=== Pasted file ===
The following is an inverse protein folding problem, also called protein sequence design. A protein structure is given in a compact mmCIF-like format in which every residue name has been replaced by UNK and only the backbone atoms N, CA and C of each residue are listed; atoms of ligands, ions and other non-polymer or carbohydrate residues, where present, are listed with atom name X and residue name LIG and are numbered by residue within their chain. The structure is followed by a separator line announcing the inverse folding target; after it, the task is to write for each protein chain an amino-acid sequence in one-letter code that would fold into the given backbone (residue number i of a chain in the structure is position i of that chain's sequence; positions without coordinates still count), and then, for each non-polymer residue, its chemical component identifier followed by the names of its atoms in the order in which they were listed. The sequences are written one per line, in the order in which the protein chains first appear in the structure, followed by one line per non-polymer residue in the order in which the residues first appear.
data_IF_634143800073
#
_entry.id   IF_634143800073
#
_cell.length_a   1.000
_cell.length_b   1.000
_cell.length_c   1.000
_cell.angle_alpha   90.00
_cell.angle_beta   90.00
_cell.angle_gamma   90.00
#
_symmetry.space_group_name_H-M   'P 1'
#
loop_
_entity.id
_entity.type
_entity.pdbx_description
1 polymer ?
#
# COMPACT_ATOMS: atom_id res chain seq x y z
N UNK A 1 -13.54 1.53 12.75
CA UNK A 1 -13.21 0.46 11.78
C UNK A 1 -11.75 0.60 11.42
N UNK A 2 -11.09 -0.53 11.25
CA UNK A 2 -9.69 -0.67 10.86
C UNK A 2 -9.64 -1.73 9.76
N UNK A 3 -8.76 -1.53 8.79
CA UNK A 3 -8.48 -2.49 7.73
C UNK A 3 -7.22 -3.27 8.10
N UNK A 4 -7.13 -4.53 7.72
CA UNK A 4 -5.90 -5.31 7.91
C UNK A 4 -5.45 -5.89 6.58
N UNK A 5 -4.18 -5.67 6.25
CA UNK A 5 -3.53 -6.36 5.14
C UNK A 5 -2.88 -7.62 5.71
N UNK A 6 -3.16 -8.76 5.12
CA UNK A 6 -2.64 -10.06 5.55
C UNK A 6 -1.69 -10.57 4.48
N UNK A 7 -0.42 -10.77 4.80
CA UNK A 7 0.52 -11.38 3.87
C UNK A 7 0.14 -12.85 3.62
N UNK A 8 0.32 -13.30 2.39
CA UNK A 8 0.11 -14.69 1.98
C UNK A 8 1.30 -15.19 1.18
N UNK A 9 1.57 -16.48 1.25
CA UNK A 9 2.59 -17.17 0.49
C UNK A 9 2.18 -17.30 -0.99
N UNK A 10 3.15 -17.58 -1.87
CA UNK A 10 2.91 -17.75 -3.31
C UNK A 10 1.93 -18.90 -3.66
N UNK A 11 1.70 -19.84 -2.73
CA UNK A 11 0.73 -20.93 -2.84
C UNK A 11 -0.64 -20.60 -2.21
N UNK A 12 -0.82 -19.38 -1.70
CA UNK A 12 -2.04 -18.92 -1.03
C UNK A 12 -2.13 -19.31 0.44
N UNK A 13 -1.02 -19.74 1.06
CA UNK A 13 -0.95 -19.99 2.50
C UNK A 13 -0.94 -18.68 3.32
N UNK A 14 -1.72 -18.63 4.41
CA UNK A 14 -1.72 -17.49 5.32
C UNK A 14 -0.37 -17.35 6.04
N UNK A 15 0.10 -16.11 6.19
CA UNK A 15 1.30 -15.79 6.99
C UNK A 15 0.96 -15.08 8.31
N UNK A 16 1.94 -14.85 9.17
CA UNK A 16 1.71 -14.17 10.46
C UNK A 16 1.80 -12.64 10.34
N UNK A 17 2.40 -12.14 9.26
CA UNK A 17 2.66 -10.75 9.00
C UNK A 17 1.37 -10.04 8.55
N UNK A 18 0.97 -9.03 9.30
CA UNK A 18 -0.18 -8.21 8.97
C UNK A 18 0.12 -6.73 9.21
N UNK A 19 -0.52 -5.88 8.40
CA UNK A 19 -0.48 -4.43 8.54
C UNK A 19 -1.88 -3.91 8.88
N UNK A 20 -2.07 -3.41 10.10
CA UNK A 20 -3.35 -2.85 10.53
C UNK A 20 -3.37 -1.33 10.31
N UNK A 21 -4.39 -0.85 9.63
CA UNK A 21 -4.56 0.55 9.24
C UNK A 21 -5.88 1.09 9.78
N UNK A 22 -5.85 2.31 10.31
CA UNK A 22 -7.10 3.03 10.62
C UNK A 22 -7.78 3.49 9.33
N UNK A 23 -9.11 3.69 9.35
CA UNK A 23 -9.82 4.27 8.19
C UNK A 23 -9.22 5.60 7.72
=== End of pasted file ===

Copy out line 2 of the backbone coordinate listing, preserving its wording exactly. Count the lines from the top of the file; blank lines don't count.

data_IF_634143800073